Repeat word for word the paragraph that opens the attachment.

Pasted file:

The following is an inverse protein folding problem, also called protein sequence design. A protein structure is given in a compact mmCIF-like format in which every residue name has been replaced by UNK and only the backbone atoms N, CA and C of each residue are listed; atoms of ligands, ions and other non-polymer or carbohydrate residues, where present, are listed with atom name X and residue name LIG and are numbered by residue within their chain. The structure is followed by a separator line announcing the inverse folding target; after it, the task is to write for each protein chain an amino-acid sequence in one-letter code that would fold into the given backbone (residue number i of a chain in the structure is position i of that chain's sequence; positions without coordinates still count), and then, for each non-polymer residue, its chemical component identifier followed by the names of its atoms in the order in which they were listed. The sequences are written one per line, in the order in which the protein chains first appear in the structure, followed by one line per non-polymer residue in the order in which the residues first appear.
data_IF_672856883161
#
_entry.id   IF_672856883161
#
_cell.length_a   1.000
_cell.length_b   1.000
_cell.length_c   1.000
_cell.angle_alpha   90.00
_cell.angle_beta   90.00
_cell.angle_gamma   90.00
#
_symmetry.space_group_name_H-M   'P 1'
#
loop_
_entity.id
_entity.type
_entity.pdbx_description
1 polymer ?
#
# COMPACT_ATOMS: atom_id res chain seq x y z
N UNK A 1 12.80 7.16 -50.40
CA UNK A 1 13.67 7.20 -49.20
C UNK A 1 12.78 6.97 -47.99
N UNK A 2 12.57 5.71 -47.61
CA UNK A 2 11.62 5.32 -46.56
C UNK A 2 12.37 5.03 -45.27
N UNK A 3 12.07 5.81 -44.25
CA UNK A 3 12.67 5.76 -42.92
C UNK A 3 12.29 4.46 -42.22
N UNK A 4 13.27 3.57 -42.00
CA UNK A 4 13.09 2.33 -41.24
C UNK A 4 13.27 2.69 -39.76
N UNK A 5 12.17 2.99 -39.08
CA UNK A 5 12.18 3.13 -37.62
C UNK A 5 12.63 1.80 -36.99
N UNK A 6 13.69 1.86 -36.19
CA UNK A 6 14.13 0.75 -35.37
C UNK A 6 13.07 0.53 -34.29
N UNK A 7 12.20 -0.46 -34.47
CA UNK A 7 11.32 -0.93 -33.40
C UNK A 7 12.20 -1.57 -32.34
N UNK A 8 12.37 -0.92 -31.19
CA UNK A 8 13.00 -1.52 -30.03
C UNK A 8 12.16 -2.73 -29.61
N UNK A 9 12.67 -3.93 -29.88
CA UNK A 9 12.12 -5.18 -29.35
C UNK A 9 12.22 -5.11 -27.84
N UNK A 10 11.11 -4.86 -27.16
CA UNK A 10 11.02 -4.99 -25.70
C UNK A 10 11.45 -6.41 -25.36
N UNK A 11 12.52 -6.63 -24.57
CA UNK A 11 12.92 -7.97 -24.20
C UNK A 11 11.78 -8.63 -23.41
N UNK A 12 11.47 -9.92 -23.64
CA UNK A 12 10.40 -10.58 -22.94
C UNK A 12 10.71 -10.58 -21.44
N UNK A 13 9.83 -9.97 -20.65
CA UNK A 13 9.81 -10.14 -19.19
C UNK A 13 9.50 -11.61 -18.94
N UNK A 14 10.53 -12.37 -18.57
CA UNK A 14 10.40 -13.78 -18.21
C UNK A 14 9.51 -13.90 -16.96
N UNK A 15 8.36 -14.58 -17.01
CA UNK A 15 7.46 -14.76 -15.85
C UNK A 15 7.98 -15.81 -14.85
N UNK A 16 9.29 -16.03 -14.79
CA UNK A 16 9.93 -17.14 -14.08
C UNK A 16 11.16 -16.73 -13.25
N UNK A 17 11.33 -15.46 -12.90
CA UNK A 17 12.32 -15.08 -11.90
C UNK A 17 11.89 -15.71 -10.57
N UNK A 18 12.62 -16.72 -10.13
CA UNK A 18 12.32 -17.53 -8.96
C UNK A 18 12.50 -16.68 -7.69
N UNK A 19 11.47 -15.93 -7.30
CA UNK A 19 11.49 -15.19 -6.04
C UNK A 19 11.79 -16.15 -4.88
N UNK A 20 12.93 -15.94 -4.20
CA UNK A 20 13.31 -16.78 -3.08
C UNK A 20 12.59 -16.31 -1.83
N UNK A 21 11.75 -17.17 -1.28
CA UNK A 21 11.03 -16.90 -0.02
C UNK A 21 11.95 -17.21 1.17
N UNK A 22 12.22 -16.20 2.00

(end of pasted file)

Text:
The following is an inverse protein folding problem, also called protein sequence design. A protein structure is given in a compact mmCIF-like format in which every residue name has been replaced by UNK and only the backbone atoms N, CA and C of each residue are listed; atoms of ligands, ions and other non-polymer or carbohydrate residues, where present, are listed with atom name X and residue name LIG and are numbered by residue within their chain. The structure is followed by a separator line announcing the inverse folding target; after it, the task is to write for each protein chain an amino-acid sequence in one-letter code that would fold into the given backbone (residue number i of a chain in the structure is position i of that chain's sequence; positions without coordinates still count), and then, for each non-polymer residue, its chemical component identifier followed by the names of its atoms in the order in which they were listed. The sequences are written one per line, in the order in which the protein chains first appear in the structure, followed by one line per non-polymer residue in the order in which the residues first appear.